Sean G. Massey, Sarah R. Young, & Ann Merriwether
Clinical psychologist George Weinberg, (1972) is credited with coining the term homophobia (Oxford English Dictionary, 1991). He defined homophobia as the “dread of being in close quarters with homosexuals” (Weinberg, p.4) and suggested that it was a consequence of a variety of factors including the following: religion, fear of being homosexual, repressed envy of the freedom from tradition that gay people seem to have, a threat to values, and fear of death. According to Weinberg, some heterosexuals seek symbolic immortality through their children. Their belief that gay people don’t want or can’t have children, and are thereby rejecting this route to immortality, leads to existential anxiety or fear of death. In his highly influential book Society and the Healthy Homosexual (published in 1972), as well as in later interviews (Ayyar, 2002), he acknowledged the influence of the gay liberation movement on his thinking. Essays that eventually comprised the chapters of Society and the Healthy Homosexual were published in the gay liberationist magazine Gay, edited by gay liberationist pioneers Jack Nichols and Lige Clarke. Positioning himself solidly within gay liberationist philosophy, Weinberg suggested that he “would never consider a patient healthy unless he had overcome his prejudice of homosexuality” (1972, p.1). Psychoanalyst Wainwright Churchill (1967) was also influential to scholarly thinking about sexual prejudice at the time. In his book, Homosexual Behavior among Males, he describes “homoerotophobia”, a concept similar to homophobia, as the psychological consequence of living in an “erotophobic” society, that is, a society that is afraid of the erotic.
After Weinberg introduced the concept of homophobia, research into the study of attitudes toward LGBTQ people expanded considerably. Kenneth Smith (1971) conducted the first-ever study attempting to measure heterosexuals’ attitudes toward gay men. His work questioned the nature of the homophobic individual. Smith’s homophobia or H-scale was an attempt to measure heterosexuals’ “negative or fearful responding to homosexuality” (p. 1089). Smith found that homophobic people were more “status conscious, authoritarian, and sexually rigid” (p. 1093) than non-homophobic people and concluded that homophobic people may not see homosexuals as comprising a legitimate minority group that is deserving of rights. Most of the items in the H-Scale were ego-defensive in nature, assessing participants’ levels of discomfort with being in the proximity of a homosexual. Items like “It would be upsetting for me to find out I was alone with a homosexual,” “I find the thought of homosexual acts disgusting,” and “If a homosexual sat next to me on a bus I would get nervous” all imply an aversive and affective response possibly due to repressed fear.
Heterosexism and Heteronormativity
According to lesbian feminist writer and theorist Adrienne Rich (1980), compulsory heterosexuality is the assumption that everyone is heterosexual, that heterosexuality is natural for men and women, and that is maintained and reinforced by the patriarchy. This social and political system of male dominance is reinforced by heterosexism, which Herek (1990) described as “an ideological system that denies and stigmatizes any non-heterosexual form of behavior, identity, relationship, or community.” (p. 316). What results is heteronormativity (Warner, 1991; Cohen, 2005), an attitude and practice which centers the world around heterosexuality, privileging only that which conforms to the norms, practices, and institutions of heterosexuality. Queer theory expands on the implications of heteronormativity. Combined heterosexism and heteronormativity shape the world in which LGBTQ people live, creating minefields of opportunities in their everyday lives to be ignored, invalidated, and sometimes punished for not living up to the standards of heterosexuality.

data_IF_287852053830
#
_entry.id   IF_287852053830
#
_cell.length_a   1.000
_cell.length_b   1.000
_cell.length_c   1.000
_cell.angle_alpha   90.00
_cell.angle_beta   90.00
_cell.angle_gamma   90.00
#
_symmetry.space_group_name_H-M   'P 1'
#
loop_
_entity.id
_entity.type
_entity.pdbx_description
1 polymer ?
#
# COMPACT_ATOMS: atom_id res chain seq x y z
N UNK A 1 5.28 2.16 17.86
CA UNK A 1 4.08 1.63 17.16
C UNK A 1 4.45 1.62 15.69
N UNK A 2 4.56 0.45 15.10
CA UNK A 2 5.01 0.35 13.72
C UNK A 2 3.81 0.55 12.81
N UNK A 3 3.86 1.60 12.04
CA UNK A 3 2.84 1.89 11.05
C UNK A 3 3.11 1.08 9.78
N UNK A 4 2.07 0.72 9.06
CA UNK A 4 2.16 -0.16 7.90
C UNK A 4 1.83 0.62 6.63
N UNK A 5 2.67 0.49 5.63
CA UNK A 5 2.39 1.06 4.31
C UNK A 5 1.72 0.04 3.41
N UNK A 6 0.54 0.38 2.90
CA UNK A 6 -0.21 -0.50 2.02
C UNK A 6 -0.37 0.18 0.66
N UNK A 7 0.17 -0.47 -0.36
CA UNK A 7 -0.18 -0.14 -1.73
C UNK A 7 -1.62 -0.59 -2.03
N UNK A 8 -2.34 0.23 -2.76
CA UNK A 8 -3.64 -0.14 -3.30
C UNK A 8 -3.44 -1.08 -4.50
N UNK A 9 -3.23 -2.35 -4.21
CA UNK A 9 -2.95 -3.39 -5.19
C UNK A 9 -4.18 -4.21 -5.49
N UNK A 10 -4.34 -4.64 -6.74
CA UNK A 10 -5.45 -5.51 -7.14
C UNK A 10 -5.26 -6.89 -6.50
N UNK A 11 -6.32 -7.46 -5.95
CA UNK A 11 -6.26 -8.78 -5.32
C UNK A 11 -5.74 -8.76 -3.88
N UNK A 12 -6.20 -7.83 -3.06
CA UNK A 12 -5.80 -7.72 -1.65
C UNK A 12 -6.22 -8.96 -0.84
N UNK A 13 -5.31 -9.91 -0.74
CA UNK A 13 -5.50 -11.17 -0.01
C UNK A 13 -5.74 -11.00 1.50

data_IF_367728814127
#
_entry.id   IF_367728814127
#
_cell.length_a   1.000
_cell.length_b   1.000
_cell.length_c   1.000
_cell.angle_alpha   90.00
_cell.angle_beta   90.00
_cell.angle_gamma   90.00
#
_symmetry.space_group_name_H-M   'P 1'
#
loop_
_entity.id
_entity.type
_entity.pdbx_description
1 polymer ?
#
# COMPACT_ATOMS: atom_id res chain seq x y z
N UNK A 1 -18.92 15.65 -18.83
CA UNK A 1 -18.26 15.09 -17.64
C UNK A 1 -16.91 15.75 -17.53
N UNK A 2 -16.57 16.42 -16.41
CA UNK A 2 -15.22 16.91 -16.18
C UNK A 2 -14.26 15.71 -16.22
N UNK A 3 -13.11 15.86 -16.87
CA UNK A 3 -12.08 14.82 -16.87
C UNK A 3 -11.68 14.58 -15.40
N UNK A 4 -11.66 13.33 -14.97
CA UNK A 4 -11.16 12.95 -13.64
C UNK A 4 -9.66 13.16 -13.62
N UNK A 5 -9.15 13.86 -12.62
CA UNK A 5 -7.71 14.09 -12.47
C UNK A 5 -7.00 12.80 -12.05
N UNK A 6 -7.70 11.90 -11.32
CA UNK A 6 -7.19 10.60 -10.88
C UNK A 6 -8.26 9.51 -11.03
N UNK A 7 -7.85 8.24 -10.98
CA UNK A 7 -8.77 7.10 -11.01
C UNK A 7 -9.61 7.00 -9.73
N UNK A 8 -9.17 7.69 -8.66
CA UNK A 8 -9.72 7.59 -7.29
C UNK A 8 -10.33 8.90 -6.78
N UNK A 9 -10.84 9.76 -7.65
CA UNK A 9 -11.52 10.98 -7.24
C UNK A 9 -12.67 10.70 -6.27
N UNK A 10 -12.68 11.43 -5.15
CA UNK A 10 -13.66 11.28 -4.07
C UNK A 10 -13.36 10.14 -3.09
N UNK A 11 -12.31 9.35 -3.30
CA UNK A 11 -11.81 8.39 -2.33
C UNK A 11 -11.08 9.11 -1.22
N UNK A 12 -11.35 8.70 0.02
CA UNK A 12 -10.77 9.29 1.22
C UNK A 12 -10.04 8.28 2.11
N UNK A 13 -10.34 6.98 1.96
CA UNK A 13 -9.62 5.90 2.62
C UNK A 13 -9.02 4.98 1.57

Many of the traditional milestones of everyday life are influenced by heterosexism and heteronormativity. Think about gender roles and their corresponding attitudes and behaviors, body image, gendered attire and comportment, as well as various developmental milestones such as dating, marriage, career, and parenthood. All of these norms and events are influenced by heterosexism and a corresponding set of heteronormative sexual scripts. These scripts are mental constructions, shaped by culture, that guide individual understanding of relationships and sexual situations (Simon and Gagnon, 1984, Gagnon, 1990). As LGBTQ people attempt to navigate these standards and expectations, they frequently encounter challenges to their well-being. It also important to point out that while the challenges are intense, many are able to do so successfully.
Heterosexism and heteronormativity have cast LGBTQ individuals as morally vacuous, criminal threats, and mentally ill. Social sanctions existed in most institutions, denying LGBTQ people access to faith communities, education institutions, and even families. Discrimination in employment was the norm, resulting in the need for LGBTQ people to deny or dissemble in places of employment, when seeking housing, or in public. Even today, 60% of states in the U.S. fail to protect LGBTQ people from employment discrimination. As described in the chapter on relationships and parenting, only in 2015 were same-sex marriages recognized in the U.S., and this occurred through the courts and not through legislation. In addition, marriage equality continues to be challenged, with legislative and judicial efforts to limit the extent to which same-sex unions must be recognized as valid. The rights of LGTBQ people to become or remain parents to children has also seen progress, but remains under siege. For example, in 2018, Oklahoma Governor Mary Fallin signed a bill that allows private adoption agencies to discriminate against LGBTQ couples, allowing them to refuse to place children in LGBTQ families if it “would violate the agency’s written religious or moral convictions or policies” (Fortin, 2018).